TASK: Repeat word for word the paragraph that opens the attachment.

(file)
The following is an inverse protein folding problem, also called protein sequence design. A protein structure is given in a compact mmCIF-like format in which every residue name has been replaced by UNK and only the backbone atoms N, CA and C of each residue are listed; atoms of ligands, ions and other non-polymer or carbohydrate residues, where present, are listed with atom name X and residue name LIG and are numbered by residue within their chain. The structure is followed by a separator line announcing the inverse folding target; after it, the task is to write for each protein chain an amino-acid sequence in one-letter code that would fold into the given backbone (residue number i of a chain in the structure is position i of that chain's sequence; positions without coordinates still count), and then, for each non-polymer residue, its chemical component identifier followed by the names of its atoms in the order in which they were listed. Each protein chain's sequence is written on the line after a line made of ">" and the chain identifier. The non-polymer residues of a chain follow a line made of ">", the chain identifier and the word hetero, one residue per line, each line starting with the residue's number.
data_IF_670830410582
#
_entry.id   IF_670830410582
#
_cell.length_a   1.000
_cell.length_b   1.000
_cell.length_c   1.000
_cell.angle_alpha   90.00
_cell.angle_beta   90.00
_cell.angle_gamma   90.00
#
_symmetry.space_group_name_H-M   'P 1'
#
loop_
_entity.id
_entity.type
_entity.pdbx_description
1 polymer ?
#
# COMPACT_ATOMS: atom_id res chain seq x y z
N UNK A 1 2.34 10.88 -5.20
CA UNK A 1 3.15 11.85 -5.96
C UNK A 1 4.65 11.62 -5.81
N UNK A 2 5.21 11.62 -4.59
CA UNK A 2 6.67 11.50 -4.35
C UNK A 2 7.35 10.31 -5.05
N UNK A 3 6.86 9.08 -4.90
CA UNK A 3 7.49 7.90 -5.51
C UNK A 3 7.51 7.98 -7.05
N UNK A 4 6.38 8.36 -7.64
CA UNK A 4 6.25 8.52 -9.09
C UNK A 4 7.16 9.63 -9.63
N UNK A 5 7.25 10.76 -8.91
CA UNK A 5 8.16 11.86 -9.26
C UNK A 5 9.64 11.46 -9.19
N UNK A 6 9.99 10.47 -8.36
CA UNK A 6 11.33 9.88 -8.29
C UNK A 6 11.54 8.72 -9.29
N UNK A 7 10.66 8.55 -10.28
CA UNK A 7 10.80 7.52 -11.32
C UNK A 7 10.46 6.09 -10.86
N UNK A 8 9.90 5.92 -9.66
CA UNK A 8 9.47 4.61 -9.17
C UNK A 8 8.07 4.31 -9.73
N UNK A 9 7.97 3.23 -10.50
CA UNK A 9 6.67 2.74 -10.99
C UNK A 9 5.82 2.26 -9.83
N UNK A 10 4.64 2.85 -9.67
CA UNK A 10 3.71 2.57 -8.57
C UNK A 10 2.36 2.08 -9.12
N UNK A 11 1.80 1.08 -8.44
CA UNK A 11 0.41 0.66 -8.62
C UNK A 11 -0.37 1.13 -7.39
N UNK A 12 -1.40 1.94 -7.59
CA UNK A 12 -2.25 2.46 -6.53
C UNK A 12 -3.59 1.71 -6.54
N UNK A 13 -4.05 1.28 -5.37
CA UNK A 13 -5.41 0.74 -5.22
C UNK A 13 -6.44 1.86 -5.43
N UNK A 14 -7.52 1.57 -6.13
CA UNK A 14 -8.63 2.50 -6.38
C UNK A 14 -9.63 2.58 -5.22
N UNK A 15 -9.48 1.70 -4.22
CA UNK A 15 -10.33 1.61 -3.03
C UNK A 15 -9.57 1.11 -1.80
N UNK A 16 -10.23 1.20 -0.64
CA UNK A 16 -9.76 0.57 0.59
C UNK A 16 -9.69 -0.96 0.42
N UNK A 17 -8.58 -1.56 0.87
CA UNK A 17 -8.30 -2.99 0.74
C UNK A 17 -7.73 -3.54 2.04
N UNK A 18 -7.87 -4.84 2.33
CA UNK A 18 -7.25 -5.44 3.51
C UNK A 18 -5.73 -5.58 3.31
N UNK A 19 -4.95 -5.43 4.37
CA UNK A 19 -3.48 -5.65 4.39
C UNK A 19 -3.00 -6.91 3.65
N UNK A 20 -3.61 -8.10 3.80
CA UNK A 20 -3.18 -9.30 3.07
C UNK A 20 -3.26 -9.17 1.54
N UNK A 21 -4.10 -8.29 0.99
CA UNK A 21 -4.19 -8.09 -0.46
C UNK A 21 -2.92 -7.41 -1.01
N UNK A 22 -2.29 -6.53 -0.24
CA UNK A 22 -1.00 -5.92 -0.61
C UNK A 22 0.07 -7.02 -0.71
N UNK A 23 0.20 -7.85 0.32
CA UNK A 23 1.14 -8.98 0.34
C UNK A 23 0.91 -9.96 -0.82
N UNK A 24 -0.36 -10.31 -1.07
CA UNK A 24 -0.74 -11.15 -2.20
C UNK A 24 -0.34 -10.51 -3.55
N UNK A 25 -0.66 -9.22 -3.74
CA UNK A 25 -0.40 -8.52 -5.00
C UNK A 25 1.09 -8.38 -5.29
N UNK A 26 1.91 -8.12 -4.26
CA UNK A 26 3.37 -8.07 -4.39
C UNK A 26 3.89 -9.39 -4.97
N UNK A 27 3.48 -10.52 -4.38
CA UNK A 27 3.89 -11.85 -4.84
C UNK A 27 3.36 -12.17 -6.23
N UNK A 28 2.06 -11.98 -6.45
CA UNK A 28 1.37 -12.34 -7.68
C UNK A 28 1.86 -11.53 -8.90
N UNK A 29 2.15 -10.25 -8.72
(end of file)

The following is an inverse protein folding problem, also called protein sequence design. A protein structure is given in a compact mmCIF-like format in which every residue name has been replaced by UNK and only the backbone atoms N, CA and C of each residue are listed; atoms of ligands, ions and other non-polymer or carbohydrate residues, where present, are listed with atom name X and residue name LIG and are numbered by residue within their chain. The structure is followed by a separator line announcing the inverse folding target; after it, the task is to write for each protein chain an amino-acid sequence in one-letter code that would fold into the given backbone (residue number i of a chain in the structure is position i of that chain's sequence; positions without coordinates still count), and then, for each non-polymer residue, its chemical component identifier followed by the names of its atoms in the order in which they were listed. Each protein chain's sequence is written on the line after a line made of ">" and the chain identifier. The non-polymer residues of a chain follow a line made of ">", the chain identifier and the word hetero, one residue per line, each line starting with the residue's number.